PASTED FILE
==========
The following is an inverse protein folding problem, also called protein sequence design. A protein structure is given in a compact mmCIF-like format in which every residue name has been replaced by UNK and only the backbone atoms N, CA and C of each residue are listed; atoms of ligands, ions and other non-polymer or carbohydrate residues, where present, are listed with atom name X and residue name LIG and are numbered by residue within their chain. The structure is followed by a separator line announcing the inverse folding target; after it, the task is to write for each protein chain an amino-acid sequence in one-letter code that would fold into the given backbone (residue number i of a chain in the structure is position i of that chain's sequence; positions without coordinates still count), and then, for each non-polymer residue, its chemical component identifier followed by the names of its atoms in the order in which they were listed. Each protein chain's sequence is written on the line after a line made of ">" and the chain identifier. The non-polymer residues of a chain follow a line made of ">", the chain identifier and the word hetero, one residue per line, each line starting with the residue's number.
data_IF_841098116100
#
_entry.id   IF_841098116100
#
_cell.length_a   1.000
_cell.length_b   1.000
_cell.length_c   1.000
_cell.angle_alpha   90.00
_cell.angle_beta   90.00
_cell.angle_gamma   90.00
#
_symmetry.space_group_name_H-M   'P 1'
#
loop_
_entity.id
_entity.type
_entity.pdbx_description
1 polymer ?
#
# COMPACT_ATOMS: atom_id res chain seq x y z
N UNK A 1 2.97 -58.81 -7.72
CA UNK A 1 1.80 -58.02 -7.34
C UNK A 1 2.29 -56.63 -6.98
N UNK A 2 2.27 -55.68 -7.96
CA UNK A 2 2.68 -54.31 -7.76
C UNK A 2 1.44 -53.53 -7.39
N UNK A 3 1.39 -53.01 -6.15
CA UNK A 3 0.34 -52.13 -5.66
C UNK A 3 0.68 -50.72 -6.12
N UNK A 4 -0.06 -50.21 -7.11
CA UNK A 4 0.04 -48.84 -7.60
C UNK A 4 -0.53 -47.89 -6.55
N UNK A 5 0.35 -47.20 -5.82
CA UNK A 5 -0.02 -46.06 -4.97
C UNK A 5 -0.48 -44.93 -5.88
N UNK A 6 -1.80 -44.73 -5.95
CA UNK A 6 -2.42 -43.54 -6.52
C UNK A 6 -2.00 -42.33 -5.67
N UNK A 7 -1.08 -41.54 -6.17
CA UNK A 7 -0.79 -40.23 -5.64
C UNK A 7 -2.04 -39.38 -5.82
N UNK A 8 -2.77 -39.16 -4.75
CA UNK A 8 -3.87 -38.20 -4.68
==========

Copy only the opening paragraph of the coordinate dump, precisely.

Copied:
The following is an inverse protein folding problem, also called protein sequence design. A protein structure is given in a compact mmCIF-like format in which every residue name has been replaced by UNK and only the backbone atoms N, CA and C of each residue are listed; atoms of ligands, ions and other non-polymer or carbohydrate residues, where present, are listed with atom name X and residue name LIG and are numbered by residue within their chain. The structure is followed by a separator line announcing the inverse folding target; after it, the task is to write for each protein chain an amino-acid sequence in one-letter code that would fold into the given backbone (residue number i of a chain in the structure is position i of that chain's sequence; positions without coordinates still count), and then, for each non-polymer residue, its chemical component identifier followed by the names of its atoms in the order in which they were listed. Each protein chain's sequence is written on the line after a line made of ">" and the chain identifier. The non-polymer residues of a chain follow a line made of ">", the chain identifier and the word hetero, one residue per line, each line starting with the residue's number.